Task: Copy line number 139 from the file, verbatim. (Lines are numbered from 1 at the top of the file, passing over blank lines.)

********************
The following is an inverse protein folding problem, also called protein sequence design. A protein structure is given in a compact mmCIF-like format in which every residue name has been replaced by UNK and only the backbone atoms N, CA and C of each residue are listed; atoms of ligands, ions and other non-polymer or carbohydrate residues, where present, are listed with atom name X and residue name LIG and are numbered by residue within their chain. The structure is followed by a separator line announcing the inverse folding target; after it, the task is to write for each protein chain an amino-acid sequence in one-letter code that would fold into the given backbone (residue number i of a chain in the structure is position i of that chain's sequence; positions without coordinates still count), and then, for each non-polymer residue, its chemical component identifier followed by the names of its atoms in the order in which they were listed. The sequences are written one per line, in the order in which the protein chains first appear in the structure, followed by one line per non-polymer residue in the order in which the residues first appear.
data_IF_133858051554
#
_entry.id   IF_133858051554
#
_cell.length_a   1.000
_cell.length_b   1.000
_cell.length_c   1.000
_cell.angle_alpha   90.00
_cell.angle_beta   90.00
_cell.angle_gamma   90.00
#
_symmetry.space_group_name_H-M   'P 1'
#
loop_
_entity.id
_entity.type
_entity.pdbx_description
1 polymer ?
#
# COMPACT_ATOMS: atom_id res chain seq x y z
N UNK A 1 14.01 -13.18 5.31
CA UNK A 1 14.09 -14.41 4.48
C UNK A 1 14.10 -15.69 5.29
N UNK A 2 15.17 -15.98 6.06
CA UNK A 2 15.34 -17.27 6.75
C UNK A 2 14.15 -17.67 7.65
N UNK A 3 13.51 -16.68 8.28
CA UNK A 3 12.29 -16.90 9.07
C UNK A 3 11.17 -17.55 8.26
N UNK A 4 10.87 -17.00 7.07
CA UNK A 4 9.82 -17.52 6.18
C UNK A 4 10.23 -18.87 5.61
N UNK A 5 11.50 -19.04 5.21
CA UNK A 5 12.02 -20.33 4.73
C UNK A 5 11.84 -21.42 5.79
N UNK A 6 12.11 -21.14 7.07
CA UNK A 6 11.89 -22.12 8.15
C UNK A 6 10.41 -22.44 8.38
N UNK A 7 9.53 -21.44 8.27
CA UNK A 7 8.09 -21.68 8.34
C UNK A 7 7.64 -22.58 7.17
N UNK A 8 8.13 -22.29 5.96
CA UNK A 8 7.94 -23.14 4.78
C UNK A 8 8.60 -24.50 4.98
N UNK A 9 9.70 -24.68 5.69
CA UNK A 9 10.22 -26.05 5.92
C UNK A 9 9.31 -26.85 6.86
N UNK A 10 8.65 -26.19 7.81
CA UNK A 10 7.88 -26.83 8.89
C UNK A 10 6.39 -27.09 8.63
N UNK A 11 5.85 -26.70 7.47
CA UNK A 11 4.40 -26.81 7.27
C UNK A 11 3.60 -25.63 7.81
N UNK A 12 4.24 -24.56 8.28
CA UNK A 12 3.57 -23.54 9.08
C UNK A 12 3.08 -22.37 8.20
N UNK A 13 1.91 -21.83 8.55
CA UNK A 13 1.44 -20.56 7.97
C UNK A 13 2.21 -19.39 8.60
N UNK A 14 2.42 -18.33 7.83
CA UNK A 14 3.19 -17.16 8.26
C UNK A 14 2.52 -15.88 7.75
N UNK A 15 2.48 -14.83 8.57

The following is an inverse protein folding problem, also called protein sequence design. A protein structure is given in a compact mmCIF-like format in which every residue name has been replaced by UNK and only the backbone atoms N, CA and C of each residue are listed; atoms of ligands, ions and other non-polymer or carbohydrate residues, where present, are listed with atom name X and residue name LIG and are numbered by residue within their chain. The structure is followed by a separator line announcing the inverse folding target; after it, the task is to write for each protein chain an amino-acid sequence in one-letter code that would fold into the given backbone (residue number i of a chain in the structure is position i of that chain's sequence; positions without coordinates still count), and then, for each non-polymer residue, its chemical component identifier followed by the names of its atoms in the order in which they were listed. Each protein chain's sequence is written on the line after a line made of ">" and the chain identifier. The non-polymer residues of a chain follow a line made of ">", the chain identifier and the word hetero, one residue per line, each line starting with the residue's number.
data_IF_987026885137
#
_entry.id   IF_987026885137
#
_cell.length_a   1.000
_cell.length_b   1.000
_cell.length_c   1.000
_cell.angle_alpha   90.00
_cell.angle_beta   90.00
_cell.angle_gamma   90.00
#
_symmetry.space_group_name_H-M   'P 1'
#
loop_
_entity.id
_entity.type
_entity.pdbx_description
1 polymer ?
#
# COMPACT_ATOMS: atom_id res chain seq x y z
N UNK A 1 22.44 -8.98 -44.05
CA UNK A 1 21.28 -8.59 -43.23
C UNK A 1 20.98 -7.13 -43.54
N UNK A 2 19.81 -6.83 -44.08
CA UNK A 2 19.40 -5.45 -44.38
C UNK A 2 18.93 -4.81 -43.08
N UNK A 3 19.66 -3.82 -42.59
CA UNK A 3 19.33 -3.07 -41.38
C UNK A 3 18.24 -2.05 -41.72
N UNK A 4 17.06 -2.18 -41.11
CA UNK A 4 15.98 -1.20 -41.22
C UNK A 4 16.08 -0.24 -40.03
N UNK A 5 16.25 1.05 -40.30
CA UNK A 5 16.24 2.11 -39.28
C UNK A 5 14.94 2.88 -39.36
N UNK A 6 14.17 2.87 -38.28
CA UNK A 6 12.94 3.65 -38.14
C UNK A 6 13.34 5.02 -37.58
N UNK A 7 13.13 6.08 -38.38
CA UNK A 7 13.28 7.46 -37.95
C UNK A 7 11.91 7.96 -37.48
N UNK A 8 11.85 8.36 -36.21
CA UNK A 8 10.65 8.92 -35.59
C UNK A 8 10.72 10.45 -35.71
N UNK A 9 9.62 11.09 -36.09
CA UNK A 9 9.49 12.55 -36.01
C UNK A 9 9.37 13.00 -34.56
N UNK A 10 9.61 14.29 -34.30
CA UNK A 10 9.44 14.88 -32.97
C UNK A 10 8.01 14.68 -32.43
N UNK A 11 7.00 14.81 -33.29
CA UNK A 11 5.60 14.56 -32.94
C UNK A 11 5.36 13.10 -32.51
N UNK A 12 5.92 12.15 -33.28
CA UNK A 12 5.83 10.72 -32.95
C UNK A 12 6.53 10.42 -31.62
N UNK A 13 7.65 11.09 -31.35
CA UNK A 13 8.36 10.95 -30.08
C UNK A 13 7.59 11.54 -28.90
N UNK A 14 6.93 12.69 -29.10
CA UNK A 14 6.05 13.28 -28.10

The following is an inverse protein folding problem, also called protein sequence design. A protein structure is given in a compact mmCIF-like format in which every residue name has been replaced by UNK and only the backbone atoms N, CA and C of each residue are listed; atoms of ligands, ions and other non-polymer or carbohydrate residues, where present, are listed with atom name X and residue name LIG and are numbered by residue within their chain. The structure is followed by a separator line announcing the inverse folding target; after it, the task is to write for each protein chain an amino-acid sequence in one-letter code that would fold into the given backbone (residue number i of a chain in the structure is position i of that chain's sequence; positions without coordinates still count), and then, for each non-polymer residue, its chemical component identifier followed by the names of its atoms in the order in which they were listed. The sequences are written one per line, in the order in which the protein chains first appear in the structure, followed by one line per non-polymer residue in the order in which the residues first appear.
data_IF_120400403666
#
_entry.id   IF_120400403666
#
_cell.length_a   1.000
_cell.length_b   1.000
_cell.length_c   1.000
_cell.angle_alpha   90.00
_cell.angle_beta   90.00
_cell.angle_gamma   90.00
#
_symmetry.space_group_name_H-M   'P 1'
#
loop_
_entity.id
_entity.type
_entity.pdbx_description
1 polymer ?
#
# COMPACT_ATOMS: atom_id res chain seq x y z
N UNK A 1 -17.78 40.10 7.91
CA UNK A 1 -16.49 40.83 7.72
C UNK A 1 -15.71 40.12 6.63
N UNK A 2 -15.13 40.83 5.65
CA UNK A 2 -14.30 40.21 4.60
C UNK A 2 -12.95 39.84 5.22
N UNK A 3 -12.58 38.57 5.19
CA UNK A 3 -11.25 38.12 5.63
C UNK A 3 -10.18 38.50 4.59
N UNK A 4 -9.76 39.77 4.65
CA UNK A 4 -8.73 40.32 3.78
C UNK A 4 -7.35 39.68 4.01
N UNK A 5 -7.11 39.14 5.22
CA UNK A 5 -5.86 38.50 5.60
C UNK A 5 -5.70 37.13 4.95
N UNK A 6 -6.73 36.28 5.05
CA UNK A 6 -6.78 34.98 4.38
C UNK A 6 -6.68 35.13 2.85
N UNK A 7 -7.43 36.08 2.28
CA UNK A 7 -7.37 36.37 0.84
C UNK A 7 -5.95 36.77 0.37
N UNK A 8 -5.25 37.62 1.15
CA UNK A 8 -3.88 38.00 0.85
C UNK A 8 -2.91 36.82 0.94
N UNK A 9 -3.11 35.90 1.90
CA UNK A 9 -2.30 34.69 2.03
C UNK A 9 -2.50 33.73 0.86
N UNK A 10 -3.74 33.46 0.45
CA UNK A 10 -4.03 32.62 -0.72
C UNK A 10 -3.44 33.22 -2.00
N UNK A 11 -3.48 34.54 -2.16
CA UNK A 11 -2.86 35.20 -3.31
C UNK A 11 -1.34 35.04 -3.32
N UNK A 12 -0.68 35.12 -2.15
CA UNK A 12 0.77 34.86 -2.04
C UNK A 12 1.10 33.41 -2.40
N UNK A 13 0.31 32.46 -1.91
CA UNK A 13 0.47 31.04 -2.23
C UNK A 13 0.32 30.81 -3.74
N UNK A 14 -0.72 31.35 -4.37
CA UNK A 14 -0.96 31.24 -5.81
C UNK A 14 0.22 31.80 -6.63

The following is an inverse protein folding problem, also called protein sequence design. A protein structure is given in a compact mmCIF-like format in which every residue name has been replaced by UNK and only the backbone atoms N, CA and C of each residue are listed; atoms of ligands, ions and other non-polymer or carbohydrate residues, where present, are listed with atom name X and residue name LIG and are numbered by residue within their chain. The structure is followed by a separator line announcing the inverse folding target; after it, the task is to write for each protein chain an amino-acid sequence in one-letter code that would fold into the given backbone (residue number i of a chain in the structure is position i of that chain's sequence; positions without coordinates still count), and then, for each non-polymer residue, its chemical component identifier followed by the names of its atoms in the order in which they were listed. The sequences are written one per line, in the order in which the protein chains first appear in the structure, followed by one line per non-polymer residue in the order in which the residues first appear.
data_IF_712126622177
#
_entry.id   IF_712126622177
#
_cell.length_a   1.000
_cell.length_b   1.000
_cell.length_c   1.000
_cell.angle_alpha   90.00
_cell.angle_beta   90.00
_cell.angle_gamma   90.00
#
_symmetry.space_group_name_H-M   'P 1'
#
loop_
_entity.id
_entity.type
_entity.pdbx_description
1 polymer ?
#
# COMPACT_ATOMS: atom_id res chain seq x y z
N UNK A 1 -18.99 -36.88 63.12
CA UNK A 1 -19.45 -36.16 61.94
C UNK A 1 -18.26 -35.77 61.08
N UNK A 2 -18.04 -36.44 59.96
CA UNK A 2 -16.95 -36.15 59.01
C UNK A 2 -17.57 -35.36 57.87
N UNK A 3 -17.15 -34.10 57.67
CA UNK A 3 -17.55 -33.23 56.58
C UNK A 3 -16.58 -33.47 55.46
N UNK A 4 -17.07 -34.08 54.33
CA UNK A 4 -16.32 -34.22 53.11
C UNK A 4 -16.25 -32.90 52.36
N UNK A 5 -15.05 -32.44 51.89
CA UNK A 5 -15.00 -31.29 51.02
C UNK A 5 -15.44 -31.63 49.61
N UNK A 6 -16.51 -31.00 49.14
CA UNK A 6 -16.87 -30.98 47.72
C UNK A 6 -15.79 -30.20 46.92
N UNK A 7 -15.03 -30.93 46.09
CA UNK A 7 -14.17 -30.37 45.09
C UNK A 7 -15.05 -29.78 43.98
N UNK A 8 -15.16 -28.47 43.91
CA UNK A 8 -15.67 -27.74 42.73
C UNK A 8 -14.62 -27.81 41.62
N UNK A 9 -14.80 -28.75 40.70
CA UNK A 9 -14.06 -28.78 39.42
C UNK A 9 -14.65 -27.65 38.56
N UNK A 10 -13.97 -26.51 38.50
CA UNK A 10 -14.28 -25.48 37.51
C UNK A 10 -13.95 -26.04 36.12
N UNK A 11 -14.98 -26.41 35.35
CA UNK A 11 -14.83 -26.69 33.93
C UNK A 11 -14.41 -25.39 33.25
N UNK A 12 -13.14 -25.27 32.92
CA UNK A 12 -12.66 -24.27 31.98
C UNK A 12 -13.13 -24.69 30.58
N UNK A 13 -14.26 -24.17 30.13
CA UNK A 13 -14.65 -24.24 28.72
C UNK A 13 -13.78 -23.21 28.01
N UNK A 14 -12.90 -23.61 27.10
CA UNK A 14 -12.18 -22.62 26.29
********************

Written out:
_symmetry.space_group_name_H-M   'P 1'